In conclusion, our results revealed a strong association between an aberrant CREB expression in the majority of cases of acute childhood leukemia, ALL and AML. This suggests that CREB could be considered a candidate hit in leukemogenesis. We believe that the cAMP/CREB/ICER9,10 pathway may have a critical role in leukemia gene expression and in the pathogenesis of childhood acute leukemia.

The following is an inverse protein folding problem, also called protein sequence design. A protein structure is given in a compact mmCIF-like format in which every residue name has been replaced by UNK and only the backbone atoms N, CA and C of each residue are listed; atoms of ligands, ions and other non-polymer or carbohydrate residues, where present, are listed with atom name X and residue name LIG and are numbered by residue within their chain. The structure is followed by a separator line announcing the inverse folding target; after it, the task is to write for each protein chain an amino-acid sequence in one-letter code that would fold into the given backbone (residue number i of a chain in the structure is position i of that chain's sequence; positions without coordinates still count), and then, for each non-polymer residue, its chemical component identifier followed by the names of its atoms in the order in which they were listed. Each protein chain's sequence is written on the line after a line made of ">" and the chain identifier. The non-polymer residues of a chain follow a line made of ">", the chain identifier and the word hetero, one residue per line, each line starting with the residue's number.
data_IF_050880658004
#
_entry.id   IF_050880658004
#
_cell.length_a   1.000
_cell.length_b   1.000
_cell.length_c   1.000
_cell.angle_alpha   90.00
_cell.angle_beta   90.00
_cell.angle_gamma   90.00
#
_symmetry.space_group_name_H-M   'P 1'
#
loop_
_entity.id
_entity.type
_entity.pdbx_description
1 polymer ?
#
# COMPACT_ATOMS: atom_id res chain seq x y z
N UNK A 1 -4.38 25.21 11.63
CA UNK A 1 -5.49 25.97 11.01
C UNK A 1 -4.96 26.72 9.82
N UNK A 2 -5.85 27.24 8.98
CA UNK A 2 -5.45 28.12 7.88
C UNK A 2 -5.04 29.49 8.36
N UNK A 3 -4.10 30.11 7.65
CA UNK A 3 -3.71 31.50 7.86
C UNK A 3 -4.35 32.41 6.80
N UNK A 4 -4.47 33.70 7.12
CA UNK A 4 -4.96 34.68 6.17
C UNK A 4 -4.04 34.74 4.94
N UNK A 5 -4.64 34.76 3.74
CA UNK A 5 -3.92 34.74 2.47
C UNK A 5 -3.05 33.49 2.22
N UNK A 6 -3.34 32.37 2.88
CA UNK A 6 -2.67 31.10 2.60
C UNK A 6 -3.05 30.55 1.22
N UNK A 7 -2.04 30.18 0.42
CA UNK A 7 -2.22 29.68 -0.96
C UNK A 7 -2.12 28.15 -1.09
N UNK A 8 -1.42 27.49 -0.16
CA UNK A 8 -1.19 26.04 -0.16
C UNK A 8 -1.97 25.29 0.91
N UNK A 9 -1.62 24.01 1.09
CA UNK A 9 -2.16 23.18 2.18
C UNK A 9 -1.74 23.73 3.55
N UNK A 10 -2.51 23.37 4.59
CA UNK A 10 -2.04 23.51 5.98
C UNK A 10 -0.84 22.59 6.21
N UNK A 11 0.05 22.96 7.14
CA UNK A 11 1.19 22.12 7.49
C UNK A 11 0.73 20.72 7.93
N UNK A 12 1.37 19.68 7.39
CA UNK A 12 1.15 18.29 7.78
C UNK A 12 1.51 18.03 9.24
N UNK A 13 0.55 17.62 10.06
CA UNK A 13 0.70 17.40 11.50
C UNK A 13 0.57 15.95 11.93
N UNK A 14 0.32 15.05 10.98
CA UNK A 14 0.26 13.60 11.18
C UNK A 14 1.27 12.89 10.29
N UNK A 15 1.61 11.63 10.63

we thank Flaviano Favero, Silvia Disarò, Katia Polato and Maria Grazia Giacometti for their technical support, Dr. Monica Spinelli and Dr. Emanuela Giarin for samples collection, Dr. Gloria Tridello and Dr. Andrea Zangrando for IT and statistical support
- Funding: this work was supported by “Fondazione Città della Speranza”.